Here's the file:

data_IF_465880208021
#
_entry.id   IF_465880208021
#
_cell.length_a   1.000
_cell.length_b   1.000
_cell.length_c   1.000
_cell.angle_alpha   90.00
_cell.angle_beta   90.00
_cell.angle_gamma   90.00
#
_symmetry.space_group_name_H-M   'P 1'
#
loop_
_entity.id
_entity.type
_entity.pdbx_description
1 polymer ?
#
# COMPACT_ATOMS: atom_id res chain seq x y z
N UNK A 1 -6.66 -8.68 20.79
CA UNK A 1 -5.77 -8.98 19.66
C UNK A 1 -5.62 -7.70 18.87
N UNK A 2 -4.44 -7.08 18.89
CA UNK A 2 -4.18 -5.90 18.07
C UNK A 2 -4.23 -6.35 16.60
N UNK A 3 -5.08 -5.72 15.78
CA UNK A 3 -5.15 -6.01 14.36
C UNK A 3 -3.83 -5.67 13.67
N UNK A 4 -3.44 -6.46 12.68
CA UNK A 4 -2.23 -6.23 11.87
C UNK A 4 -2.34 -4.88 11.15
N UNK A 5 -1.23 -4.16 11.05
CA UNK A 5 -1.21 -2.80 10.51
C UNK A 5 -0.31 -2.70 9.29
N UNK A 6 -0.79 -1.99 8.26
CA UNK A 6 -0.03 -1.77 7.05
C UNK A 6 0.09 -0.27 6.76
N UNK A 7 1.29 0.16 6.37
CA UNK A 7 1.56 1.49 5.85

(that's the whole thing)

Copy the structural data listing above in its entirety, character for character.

data_IF_465880208021
#
_entry.id   IF_465880208021
#
_cell.length_a   1.000
_cell.length_b   1.000
_cell.length_c   1.000
_cell.angle_alpha   90.00
_cell.angle_beta   90.00
_cell.angle_gamma   90.00
#
_symmetry.space_group_name_H-M   'P 1'
#
loop_
_entity.id
_entity.type
_entity.pdbx_description
1 polymer ?
#
# COMPACT_ATOMS: atom_id res chain seq x y z
N UNK A 1 -6.66 -8.68 20.79
CA UNK A 1 -5.77 -8.98 19.66
C UNK A 1 -5.62 -7.70 18.87
N UNK A 2 -4.44 -7.08 18.89
CA UNK A 2 -4.18 -5.90 18.07
C UNK A 2 -4.23 -6.35 16.60
N UNK A 3 -5.08 -5.72 15.78
CA UNK A 3 -5.15 -6.01 14.36
C UNK A 3 -3.83 -5.67 13.67
N UNK A 4 -3.44 -6.46 12.68
CA UNK A 4 -2.23 -6.23 11.87
C UNK A 4 -2.34 -4.88 11.15
N UNK A 5 -1.23 -4.16 11.05
CA UNK A 5 -1.21 -2.80 10.51
C UNK A 5 -0.31 -2.70 9.29
N UNK A 6 -0.79 -1.99 8.26
CA UNK A 6 -0.03 -1.77 7.05
C UNK A 6 0.09 -0.27 6.76
N UNK A 7 1.29 0.16 6.37
CA UNK A 7 1.56 1.49 5.85